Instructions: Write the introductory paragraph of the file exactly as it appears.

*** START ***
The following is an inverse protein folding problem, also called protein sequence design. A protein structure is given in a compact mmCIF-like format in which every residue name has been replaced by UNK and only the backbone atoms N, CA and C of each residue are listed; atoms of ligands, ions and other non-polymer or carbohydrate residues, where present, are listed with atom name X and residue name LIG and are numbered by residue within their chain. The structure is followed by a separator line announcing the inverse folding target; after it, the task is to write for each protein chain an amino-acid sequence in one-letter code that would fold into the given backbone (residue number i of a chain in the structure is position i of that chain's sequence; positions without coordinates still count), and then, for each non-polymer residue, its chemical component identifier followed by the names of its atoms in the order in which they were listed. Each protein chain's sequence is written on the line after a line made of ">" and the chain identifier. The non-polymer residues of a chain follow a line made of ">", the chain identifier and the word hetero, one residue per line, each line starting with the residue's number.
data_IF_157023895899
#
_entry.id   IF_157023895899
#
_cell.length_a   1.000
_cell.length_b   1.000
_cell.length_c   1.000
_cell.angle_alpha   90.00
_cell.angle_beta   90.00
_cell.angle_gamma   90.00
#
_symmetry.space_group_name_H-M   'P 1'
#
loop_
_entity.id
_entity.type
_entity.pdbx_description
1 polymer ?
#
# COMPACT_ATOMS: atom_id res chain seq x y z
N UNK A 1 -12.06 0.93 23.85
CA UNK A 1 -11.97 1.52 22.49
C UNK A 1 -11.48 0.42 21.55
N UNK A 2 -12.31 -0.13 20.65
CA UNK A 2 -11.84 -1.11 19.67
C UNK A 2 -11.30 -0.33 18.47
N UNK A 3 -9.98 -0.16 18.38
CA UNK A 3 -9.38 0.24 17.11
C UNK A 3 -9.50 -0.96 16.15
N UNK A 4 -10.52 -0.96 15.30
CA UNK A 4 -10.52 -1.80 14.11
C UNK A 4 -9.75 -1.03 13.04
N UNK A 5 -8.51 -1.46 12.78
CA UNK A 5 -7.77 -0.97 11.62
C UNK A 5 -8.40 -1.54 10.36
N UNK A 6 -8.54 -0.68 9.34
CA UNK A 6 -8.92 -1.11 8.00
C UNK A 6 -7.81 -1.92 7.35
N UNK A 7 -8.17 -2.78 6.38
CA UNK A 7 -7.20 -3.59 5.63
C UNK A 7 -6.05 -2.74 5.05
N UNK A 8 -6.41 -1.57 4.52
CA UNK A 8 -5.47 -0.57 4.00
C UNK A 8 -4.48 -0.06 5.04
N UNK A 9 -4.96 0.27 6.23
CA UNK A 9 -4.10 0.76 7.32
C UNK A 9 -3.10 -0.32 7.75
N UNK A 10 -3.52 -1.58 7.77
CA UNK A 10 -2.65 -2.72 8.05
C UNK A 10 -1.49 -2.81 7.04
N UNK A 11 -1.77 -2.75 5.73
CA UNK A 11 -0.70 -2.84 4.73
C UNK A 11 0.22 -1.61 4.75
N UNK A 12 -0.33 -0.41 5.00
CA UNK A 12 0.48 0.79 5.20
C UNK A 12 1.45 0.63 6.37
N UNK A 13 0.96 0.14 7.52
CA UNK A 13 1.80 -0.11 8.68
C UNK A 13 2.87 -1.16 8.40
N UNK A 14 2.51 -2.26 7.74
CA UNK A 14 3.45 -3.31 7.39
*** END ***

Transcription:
The following is an inverse protein folding problem, also called protein sequence design. A protein structure is given in a compact mmCIF-like format in which every residue name has been replaced by UNK and only the backbone atoms N, CA and C of each residue are listed; atoms of ligands, ions and other non-polymer or carbohydrate residues, where present, are listed with atom name X and residue name LIG and are numbered by residue within their chain. The structure is followed by a separator line announcing the inverse folding target; after it, the task is to write for each protein chain an amino-acid sequence in one-letter code that would fold into the given backbone (residue number i of a chain in the structure is position i of that chain's sequence; positions without coordinates still count), and then, for each non-polymer residue, its chemical component identifier followed by the names of its atoms in the order in which they were listed. Each protein chain's sequence is written on the line after a line made of ">" and the chain identifier. The non-polymer residues of a chain follow a line made of ">", the chain identifier and the word hetero, one residue per line, each line starting with the residue's number.